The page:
From the "Absurdly Talented" Files: Synchronized Swimmers

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It turns out that Cirque du Soleil's water-based shows in Las Vegas have upped the ante for the rest of the synchronized swimming world.

Many credit the Las Vegas shows for influencing the new direction of the sport to include more daring acrobatic moves. Using jumps, double back flips and handstands, choreographers are spicing up their swimmers’ routines with moves that have more than one coach worrying about injuries.

“Everyone wants to increase the difficulty of their routine and the ‘wow’ factor,” Mahoney said. “The more acrobatics you do, the more difficulty points you get. Now it’s not a question of how risky is the move, but how many people can you lift, or does it spin up or down?”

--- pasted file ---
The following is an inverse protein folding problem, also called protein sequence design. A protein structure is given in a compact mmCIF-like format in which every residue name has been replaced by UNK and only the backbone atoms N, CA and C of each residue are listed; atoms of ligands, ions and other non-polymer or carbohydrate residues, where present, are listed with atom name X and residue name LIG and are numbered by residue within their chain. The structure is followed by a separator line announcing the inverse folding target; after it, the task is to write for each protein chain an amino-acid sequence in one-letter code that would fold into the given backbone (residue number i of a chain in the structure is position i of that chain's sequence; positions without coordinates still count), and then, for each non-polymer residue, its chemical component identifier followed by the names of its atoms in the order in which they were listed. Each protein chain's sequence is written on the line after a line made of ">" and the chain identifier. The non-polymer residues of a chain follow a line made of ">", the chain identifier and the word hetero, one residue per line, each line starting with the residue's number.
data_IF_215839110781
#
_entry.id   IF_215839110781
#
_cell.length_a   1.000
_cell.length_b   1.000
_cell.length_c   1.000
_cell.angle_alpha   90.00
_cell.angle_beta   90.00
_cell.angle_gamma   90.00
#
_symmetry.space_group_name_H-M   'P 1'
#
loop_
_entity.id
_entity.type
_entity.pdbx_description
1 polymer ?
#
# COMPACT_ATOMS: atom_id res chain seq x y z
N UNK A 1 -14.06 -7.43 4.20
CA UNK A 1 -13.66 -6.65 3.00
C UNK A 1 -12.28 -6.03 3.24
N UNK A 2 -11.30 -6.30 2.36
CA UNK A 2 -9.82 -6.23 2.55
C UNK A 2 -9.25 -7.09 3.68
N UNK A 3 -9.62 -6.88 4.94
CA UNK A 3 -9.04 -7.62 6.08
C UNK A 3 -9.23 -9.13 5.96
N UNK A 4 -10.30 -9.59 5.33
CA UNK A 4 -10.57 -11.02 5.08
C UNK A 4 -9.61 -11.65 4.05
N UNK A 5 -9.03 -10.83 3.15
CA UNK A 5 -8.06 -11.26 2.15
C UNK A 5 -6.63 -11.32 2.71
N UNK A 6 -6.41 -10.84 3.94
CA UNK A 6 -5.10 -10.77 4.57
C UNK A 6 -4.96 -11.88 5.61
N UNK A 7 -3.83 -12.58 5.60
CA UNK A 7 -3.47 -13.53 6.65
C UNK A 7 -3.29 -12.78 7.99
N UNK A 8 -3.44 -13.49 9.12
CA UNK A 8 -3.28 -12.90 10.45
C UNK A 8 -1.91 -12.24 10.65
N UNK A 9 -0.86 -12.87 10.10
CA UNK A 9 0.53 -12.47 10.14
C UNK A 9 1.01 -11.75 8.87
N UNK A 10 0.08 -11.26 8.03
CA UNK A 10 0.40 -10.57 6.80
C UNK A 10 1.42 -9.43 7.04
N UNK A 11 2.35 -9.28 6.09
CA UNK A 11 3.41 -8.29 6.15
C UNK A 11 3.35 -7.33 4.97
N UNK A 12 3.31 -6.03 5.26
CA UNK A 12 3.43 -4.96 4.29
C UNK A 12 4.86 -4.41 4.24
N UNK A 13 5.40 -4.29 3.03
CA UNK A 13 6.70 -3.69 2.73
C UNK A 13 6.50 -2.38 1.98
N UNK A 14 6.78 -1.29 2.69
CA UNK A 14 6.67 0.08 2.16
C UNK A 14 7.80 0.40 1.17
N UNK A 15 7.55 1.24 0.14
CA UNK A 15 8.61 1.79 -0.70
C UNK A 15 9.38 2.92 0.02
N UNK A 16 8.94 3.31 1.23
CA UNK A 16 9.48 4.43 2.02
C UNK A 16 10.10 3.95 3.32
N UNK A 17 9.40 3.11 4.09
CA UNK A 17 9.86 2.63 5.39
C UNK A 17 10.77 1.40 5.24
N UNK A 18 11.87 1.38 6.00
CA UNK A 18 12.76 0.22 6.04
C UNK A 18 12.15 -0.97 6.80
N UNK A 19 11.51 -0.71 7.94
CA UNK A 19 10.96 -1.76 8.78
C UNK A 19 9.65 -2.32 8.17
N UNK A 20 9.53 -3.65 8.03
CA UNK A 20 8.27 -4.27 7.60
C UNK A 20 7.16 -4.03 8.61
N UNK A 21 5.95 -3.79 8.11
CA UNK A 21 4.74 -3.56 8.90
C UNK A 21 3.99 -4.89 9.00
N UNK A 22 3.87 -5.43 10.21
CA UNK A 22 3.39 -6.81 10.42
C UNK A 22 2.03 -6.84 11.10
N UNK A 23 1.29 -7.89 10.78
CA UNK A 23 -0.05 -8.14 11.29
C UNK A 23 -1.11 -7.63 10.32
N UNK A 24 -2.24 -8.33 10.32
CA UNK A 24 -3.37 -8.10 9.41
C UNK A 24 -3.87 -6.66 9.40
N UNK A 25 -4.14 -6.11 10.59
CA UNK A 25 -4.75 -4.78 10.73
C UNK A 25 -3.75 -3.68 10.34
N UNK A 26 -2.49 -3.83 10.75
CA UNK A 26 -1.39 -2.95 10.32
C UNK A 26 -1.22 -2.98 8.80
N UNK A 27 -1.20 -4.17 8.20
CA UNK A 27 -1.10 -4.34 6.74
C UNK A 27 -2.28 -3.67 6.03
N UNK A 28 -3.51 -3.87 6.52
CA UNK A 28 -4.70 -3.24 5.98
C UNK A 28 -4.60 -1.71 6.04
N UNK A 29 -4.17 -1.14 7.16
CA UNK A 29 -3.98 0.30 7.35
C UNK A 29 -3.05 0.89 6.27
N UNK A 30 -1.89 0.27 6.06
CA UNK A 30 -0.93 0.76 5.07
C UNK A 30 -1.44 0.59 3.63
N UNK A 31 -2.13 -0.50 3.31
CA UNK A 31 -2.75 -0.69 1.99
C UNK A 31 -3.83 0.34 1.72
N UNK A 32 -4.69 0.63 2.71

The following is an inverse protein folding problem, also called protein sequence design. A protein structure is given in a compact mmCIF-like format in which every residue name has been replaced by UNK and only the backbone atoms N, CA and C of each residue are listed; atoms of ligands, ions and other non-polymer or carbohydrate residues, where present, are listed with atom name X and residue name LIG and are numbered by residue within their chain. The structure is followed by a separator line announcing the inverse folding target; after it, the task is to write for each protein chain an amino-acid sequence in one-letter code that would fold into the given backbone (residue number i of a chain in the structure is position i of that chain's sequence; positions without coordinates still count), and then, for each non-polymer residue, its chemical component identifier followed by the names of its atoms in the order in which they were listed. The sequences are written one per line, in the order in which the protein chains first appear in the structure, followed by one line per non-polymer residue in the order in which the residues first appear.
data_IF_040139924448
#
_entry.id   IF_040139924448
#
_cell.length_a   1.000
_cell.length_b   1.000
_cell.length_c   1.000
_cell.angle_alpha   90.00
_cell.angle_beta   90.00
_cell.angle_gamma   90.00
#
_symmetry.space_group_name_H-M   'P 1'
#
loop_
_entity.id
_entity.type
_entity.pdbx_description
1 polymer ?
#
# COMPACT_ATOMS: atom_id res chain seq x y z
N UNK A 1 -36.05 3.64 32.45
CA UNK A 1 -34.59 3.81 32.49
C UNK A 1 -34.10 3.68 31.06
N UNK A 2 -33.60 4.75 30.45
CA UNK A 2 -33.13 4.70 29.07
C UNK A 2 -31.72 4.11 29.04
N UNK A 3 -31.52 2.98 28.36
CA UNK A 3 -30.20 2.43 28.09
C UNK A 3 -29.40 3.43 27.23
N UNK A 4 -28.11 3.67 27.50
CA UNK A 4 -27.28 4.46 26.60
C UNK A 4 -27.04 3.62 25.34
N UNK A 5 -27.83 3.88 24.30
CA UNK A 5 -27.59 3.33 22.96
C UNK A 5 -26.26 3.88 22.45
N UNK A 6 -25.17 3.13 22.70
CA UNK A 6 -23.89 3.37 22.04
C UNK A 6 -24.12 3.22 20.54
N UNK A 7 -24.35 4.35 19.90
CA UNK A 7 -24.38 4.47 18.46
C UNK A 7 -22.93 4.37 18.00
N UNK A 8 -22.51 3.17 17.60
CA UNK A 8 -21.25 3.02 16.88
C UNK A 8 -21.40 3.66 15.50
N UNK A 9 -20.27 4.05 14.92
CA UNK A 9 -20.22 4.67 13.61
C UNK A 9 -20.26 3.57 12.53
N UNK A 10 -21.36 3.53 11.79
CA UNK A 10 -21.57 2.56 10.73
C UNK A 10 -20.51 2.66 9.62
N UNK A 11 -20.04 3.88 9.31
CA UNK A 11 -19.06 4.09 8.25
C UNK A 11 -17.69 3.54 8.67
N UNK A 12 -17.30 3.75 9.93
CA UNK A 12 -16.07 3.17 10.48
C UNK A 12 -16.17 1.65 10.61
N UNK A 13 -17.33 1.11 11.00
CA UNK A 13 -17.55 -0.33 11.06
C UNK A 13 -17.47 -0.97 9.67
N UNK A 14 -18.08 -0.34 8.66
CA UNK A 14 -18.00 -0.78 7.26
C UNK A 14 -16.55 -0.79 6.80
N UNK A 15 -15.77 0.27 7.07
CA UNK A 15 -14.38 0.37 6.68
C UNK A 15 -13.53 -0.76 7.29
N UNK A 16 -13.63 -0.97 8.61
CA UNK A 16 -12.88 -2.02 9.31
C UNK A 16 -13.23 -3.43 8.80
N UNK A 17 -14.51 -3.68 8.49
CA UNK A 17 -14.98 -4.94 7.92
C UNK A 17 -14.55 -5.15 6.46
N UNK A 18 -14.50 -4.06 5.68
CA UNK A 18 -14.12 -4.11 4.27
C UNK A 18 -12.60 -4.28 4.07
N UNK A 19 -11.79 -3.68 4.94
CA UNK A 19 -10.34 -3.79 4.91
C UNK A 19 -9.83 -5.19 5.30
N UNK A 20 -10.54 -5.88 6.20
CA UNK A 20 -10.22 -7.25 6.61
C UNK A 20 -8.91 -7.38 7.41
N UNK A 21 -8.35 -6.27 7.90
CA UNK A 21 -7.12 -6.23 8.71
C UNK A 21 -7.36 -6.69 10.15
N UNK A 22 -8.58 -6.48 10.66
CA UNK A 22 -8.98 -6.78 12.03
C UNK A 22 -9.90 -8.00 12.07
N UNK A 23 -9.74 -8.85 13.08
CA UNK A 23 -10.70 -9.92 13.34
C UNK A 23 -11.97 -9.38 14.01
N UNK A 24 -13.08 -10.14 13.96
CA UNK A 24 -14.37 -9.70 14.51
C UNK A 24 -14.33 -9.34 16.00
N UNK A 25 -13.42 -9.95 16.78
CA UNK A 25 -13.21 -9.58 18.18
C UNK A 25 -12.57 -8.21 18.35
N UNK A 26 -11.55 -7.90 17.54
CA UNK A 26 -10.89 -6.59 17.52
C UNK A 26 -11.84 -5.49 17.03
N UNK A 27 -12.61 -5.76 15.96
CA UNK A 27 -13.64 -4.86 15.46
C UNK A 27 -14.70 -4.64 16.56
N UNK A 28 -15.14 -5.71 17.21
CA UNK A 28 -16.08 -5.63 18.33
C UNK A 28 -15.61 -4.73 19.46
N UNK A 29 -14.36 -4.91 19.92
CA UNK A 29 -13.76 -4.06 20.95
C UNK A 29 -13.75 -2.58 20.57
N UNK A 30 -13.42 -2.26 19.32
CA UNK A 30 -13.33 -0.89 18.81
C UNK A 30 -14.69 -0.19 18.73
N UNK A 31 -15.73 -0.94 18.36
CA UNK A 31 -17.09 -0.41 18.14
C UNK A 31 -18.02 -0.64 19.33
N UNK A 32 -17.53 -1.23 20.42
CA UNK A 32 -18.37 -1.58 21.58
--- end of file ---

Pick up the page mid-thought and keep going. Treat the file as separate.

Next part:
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When Tammy McGregor coached the 2008 Olympic synchronized swimming team, she took her athletes to the Circus Center San Francisco to learn to integrate more acrobatics into their routines.

Young girls, she said, “like the risk factor and basically want to do tricks in the water.” Unlike Mahoney, she said she thought these changes were less about the newer Vegas shows and more about an evolution of the sport.

“It’s been coming since before the shows,” McGregor said. “The Russians have been really advancing the role of acrobatics in synchro. They have a swimmer who can jump 15 feet in the air.”

“It’s a contact sport now,” she added. “So they can’t ridicule us anymore.”

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